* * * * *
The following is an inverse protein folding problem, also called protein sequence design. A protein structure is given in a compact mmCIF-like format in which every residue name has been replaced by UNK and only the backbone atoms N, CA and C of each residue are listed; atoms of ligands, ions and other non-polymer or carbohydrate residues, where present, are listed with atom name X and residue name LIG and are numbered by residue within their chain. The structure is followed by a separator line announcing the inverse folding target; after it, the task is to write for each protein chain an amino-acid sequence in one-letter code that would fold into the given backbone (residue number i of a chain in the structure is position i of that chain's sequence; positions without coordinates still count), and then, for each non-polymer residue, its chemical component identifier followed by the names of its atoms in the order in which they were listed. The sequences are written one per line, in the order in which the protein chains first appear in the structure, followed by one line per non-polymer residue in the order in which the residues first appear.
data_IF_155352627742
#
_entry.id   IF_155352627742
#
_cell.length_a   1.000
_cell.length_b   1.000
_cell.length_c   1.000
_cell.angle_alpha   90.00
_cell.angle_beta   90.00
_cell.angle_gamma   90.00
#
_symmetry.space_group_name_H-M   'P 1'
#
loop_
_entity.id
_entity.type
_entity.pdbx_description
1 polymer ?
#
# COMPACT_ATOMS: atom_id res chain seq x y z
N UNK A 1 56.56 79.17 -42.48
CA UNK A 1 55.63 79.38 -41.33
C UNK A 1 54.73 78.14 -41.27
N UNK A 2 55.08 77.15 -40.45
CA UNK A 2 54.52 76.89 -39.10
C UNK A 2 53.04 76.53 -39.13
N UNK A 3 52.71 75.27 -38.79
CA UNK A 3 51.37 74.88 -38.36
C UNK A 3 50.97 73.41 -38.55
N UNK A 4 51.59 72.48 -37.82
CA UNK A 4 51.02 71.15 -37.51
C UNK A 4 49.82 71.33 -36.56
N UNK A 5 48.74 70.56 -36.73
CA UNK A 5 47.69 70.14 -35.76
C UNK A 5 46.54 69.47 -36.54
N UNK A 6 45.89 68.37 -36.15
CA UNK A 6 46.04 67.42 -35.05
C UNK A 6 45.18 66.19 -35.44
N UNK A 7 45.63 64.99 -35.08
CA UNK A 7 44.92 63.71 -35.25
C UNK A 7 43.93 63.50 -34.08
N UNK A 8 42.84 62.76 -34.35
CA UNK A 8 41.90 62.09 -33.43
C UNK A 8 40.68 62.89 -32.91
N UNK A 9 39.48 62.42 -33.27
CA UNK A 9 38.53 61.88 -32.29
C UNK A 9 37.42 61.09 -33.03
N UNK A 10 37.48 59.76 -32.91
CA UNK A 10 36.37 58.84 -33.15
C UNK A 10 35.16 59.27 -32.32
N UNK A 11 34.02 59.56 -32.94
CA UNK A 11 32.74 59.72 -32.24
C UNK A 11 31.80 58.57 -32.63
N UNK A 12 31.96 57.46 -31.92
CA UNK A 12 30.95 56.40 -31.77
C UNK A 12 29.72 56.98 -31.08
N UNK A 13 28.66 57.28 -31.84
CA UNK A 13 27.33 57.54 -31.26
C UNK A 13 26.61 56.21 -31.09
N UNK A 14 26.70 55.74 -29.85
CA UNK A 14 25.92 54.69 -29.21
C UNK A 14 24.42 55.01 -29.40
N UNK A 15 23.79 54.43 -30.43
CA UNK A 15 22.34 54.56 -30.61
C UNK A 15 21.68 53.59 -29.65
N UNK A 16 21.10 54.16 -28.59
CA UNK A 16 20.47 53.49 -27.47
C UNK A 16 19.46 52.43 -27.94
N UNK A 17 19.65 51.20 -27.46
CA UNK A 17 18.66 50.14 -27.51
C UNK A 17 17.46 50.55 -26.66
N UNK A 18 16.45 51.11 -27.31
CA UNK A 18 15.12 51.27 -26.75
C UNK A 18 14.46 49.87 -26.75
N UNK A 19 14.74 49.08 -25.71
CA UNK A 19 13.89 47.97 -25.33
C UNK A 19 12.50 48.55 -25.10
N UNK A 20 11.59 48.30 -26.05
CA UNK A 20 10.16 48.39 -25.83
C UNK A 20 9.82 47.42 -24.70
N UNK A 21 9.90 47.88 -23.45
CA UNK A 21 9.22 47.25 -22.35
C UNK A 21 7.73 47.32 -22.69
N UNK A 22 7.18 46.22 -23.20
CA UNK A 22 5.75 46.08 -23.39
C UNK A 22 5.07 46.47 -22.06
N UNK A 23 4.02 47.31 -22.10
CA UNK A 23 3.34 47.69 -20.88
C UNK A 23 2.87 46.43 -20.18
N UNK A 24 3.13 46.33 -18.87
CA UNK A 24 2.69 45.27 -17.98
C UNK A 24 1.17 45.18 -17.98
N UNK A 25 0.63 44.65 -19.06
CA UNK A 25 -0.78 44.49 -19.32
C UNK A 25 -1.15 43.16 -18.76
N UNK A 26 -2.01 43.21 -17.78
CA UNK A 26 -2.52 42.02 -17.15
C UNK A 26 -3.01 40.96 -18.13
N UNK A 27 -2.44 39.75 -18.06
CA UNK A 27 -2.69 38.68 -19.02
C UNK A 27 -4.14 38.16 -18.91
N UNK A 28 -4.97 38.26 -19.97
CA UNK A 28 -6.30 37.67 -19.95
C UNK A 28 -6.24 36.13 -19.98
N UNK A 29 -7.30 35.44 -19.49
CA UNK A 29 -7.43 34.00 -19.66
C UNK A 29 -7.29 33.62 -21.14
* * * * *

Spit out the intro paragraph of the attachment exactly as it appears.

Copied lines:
The following is an inverse protein folding problem, also called protein sequence design. A protein structure is given in a compact mmCIF-like format in which every residue name has been replaced by UNK and only the backbone atoms N, CA and C of each residue are listed; atoms of ligands, ions and other non-polymer or carbohydrate residues, where present, are listed with atom name X and residue name LIG and are numbered by residue within their chain. The structure is followed by a separator line announcing the inverse folding target; after it, the task is to write for each protein chain an amino-acid sequence in one-letter code that would fold into the given backbone (residue number i of a chain in the structure is position i of that chain's sequence; positions without coordinates still count), and then, for each non-polymer residue, its chemical component identifier followed by the names of its atoms in the order in which they were listed. The sequences are written one per line, in the order in which the protein chains first appear in the structure, followed by one line per non-polymer residue in the order in which the residues first appear.